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Friday, May 25, 2018
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Don't let your workout slide

One of the coolest workouts you can get is at your local water park. It cools you down to the bone on a hot summer day, plus it provides a great workout to your muscles, heart and lungs. The workout comes from the hundreds of stairs you have to climb to get to the top of the slides. With each step, you must lift your entire body weight, first with one leg, then with the other. It's more physical work than a treadmill or jogging. But one of the biggest pluses is that it's a great fat burner. Each minute of stair-climbing burns about 10 calories, so a mere half-hour of quick stair-climbing will burn up to 300 calories. The exercise is aerobic and anaerobic, meaning you get both cardio and muscle-building benefits out of it. But you may be having too much fun to stop to take a rest, and if there are no lines, you may spend hours climbing those fat-burning stairs. That's why frequent breaks are essential when putting your body under such hard physical stress on a hot day. Put a blanket or towel down in a shady area, and rest for at least 30 minutes every two hours It's easy to get overworked at a water park. Aside from the adrenaline rush of sliding, there are other ways to get an even more thorough workout at a water park. Most parks have some sort of 'river' attraction, with a slow but definite current. The current carries people floating on inner tubes around the river.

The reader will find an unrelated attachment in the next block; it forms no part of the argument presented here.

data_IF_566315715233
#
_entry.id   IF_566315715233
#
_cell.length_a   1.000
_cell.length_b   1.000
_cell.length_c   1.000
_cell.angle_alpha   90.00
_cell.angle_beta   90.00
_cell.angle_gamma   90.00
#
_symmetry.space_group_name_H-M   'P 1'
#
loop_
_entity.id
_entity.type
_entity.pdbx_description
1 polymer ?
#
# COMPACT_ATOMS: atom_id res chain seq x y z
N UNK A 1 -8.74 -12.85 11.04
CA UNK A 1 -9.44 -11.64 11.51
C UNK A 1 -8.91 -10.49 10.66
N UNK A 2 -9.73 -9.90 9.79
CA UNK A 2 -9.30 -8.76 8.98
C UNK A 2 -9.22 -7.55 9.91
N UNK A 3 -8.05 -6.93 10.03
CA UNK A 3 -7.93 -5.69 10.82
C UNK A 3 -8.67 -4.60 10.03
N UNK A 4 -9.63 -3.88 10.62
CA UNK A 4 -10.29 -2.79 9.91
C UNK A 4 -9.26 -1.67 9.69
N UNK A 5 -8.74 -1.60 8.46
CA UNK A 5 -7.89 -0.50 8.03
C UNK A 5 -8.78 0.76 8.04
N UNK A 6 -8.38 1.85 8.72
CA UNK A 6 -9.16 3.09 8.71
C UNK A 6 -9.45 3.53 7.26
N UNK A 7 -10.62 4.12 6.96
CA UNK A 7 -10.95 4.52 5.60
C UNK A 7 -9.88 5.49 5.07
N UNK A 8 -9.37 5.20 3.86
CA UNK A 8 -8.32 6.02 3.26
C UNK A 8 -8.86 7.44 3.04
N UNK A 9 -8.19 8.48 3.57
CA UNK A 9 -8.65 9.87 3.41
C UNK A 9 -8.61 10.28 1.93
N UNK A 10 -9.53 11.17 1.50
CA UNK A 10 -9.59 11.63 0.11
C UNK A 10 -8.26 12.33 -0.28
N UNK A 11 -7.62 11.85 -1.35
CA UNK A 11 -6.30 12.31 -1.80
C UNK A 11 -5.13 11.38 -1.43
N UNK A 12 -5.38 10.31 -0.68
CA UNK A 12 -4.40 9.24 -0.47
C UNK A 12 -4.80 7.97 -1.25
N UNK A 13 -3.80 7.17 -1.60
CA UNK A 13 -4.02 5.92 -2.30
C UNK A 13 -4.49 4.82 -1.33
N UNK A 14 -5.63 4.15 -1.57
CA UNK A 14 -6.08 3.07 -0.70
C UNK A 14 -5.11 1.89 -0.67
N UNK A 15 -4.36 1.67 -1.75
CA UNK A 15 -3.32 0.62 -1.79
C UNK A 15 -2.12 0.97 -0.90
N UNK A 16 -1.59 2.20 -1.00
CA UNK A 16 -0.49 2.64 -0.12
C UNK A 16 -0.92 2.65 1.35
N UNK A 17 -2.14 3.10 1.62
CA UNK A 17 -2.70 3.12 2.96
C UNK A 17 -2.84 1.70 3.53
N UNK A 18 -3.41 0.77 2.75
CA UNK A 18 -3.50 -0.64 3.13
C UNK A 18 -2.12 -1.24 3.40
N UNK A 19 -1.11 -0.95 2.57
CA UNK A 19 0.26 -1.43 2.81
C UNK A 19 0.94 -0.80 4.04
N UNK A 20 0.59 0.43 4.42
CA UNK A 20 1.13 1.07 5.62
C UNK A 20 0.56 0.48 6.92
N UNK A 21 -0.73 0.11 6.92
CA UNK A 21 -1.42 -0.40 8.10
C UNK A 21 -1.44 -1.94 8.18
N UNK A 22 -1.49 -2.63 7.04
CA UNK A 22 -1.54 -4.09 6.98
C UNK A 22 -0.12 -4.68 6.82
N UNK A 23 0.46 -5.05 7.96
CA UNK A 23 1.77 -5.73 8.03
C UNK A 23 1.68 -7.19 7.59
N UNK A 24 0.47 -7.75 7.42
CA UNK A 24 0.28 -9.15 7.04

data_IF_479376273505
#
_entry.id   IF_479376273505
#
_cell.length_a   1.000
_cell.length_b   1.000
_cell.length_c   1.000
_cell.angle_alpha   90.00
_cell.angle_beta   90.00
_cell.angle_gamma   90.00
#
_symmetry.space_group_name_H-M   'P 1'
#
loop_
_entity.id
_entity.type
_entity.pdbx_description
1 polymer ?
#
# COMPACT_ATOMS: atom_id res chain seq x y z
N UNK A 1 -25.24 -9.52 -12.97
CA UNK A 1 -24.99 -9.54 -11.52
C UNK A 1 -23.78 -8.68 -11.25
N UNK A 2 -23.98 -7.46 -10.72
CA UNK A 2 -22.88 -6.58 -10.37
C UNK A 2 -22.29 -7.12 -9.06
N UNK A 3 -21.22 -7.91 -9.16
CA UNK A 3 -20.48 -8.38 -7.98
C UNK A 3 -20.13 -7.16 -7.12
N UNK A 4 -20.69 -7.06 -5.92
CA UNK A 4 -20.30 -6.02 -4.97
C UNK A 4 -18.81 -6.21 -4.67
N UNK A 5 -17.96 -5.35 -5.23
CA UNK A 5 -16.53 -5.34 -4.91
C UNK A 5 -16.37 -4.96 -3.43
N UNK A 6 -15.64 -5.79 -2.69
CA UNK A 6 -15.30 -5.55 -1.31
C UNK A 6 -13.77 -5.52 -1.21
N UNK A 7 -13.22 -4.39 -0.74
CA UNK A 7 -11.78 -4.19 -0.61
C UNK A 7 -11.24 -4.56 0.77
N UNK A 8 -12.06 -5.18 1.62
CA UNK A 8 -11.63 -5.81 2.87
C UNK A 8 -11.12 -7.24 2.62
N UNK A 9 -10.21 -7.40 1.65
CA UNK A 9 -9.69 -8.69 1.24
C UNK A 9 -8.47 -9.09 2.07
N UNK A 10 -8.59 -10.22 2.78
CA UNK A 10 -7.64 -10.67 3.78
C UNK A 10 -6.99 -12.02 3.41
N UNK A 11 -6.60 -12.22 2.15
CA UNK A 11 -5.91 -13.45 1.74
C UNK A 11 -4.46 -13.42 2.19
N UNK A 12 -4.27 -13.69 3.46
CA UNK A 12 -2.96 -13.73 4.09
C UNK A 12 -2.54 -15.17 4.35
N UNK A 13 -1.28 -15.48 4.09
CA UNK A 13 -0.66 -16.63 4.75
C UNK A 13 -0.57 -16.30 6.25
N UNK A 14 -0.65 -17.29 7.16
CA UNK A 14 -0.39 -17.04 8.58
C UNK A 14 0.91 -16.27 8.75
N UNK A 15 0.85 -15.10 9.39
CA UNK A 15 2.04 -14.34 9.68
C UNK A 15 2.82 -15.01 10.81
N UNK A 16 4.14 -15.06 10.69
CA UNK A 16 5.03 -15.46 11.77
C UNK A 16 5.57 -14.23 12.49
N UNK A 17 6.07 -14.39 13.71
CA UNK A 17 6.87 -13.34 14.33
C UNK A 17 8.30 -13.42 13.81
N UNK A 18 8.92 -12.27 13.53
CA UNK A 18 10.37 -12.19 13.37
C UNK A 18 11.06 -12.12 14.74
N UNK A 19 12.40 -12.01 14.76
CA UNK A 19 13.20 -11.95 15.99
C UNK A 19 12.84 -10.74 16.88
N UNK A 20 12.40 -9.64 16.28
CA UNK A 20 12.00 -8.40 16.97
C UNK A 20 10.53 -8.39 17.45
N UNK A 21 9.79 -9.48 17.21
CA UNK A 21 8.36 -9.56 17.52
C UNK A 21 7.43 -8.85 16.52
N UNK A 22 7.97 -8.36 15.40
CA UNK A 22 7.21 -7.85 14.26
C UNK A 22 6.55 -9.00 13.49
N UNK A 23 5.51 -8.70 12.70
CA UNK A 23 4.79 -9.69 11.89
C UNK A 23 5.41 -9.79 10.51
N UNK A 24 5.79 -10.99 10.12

However, if you walk AGAINST the current, it works your core. The harder you push through the water, the more resistance you get, so that allows you to adjust how hard you want to work your core. In addition to working the abs, obliques and spinal erectors, this type of water workout also will exercise the hip flexors and glutes - again, while burning fat. Most parks also have some type of wave pool. Use it for a great no-strain plyometric workout. Plyos are exercises that increase force, power and quickness. Whatever your sport, even golf, plyometrics will make you a better athlete. But the big barrier to doing plyos is that you have to be in good shape to do these "spring-loaded" movements, otherwise they may put damaging strain on joints and connective tissue. Water removes the impact factor. Walk into the wave pool until the water is at your shoulder level. With each wave, jump forcefully off the pool bottom to keep your head from being submerged. Try to jump so that you get as much of your body as possible out of the water. Plyos are great training for any sport that requires air time, whether it's BMX, skating, motocross or winter halfpipe and slopestyle tricks. But you'll also be amazed at how they increase your power as an athlete. Two caveats for a water park workout: If the park sells a season pass, it's a much more economical way to use the park as an alternate 'gym.' And remember that sunscreen should be reapplied every 80 minutes, since that's about as long as the sun protection will last, regardless of the SPF. But when the heat of the day hits the upper 90s, the water park workout is a great way to keep up with your conditioning program and keep cool at the same time.
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